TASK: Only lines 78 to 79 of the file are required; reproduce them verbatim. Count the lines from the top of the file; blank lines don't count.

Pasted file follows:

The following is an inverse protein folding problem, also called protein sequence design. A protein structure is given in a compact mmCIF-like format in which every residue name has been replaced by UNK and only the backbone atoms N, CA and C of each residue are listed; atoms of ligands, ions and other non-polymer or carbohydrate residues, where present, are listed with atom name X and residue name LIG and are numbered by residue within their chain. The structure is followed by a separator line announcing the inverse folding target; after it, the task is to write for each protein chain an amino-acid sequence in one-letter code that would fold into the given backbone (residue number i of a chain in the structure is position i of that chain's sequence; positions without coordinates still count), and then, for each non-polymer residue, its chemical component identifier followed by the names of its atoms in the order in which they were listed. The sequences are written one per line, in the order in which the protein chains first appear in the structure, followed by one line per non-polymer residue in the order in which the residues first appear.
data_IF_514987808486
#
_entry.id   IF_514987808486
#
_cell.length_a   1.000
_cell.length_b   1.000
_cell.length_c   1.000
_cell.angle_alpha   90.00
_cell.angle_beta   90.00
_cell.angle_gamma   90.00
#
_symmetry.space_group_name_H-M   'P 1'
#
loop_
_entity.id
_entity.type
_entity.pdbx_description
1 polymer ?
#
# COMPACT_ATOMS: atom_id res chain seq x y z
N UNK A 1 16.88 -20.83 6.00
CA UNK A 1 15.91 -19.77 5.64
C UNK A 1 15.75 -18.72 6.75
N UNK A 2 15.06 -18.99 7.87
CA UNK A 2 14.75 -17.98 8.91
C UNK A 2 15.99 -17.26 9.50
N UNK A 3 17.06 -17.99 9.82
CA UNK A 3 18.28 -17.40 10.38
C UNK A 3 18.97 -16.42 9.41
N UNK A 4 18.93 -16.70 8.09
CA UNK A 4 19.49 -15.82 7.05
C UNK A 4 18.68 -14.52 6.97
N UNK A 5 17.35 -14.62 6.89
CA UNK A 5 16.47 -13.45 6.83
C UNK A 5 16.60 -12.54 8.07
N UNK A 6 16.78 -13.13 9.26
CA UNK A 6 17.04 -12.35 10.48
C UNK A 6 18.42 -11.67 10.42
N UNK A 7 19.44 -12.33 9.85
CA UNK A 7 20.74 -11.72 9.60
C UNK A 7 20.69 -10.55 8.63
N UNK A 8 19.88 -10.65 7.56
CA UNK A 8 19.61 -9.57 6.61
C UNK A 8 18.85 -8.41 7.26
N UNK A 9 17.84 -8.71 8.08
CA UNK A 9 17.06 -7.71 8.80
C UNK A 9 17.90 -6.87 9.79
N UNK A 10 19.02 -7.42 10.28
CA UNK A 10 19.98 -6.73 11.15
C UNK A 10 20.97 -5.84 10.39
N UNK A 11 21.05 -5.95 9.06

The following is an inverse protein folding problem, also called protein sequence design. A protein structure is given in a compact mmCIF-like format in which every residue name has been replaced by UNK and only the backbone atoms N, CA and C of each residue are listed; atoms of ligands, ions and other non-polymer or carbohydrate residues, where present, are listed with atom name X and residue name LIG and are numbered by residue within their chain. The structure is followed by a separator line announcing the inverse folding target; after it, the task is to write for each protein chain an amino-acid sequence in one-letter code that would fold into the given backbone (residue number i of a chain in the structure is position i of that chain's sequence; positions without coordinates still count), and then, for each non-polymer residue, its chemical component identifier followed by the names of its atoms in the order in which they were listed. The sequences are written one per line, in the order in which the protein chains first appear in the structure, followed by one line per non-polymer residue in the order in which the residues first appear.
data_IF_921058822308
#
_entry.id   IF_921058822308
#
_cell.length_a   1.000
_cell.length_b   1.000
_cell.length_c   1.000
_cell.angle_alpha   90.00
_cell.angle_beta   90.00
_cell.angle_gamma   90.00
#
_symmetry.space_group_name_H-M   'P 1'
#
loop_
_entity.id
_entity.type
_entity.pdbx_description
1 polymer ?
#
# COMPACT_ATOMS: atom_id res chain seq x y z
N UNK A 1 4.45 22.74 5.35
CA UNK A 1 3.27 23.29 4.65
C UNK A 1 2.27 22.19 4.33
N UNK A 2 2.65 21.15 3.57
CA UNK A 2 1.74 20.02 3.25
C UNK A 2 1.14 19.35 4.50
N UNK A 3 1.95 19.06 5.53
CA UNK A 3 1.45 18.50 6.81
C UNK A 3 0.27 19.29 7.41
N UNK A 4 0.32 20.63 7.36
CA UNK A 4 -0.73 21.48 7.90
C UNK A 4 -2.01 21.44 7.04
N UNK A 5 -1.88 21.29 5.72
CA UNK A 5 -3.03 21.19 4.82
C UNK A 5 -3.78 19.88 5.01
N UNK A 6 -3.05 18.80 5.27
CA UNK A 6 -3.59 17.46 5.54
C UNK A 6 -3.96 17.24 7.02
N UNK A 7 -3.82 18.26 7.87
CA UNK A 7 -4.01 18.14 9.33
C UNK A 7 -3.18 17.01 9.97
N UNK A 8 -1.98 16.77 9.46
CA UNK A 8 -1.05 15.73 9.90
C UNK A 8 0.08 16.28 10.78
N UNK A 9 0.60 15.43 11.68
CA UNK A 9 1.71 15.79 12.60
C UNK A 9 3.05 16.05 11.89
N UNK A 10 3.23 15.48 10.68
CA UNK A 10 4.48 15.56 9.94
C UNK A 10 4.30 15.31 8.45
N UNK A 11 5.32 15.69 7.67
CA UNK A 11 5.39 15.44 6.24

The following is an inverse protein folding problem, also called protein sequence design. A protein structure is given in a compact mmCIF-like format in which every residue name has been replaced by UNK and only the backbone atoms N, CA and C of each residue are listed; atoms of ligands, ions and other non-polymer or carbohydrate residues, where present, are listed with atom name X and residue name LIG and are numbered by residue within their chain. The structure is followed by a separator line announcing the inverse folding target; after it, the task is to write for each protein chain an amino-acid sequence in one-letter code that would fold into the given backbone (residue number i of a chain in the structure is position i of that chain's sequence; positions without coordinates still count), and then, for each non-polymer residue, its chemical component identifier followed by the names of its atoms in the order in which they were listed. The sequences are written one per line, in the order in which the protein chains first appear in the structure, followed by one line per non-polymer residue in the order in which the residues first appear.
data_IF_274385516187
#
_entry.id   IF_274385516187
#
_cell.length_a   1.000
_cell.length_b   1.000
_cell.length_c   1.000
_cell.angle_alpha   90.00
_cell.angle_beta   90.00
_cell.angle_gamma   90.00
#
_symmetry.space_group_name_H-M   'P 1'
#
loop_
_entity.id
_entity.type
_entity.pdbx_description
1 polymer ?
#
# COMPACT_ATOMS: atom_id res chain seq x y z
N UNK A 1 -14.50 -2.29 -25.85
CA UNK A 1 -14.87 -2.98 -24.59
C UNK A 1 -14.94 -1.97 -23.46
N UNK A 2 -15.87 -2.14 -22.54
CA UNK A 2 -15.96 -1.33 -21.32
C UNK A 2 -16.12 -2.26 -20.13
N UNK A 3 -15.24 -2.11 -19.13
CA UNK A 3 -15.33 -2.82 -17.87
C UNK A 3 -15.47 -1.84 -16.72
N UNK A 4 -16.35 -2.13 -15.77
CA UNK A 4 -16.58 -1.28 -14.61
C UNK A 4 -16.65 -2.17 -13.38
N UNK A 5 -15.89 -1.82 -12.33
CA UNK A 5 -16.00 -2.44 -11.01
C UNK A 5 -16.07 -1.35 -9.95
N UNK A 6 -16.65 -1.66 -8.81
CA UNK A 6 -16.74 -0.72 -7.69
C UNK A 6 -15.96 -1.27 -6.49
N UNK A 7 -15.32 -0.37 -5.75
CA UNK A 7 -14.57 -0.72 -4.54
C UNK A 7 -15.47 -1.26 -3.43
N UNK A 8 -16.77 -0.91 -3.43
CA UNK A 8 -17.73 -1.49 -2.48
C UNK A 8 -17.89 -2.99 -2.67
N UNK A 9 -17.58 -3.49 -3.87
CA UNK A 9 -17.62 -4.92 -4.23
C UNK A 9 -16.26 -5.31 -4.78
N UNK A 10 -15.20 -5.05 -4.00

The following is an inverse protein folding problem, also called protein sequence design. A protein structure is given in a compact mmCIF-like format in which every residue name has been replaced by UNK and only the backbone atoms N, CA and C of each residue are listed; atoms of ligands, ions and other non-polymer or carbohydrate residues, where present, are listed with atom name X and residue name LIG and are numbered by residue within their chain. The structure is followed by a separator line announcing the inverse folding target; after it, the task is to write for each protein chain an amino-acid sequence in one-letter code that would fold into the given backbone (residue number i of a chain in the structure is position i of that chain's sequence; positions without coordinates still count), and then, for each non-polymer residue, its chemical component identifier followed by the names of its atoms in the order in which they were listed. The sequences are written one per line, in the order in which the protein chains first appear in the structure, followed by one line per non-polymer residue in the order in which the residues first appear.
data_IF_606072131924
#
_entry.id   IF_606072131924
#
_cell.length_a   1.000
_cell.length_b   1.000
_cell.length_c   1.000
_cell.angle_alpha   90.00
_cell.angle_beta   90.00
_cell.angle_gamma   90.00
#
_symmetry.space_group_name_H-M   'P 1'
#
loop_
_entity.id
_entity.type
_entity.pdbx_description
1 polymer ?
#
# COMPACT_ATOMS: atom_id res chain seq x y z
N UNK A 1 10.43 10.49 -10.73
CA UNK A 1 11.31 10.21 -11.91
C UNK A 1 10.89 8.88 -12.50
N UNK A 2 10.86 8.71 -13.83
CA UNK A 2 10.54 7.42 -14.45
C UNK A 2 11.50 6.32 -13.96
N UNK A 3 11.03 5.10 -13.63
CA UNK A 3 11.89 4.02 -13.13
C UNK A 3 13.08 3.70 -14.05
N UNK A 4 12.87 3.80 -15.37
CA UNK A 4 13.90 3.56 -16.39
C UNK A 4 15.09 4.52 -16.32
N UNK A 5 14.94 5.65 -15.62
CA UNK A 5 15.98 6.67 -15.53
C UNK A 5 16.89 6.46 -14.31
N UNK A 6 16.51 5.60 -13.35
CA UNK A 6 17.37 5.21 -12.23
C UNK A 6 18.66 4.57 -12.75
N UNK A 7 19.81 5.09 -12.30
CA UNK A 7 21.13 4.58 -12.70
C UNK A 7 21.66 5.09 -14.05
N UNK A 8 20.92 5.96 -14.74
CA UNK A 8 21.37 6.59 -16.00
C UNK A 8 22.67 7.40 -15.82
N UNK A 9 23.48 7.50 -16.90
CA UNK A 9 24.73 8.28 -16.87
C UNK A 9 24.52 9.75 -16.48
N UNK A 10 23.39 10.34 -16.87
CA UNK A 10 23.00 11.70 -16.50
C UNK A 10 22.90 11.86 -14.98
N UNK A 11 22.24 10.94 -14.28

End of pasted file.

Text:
CA UNK A 2 1.74 20.02 3.25
C UNK A 2 1.14 19.35 4.50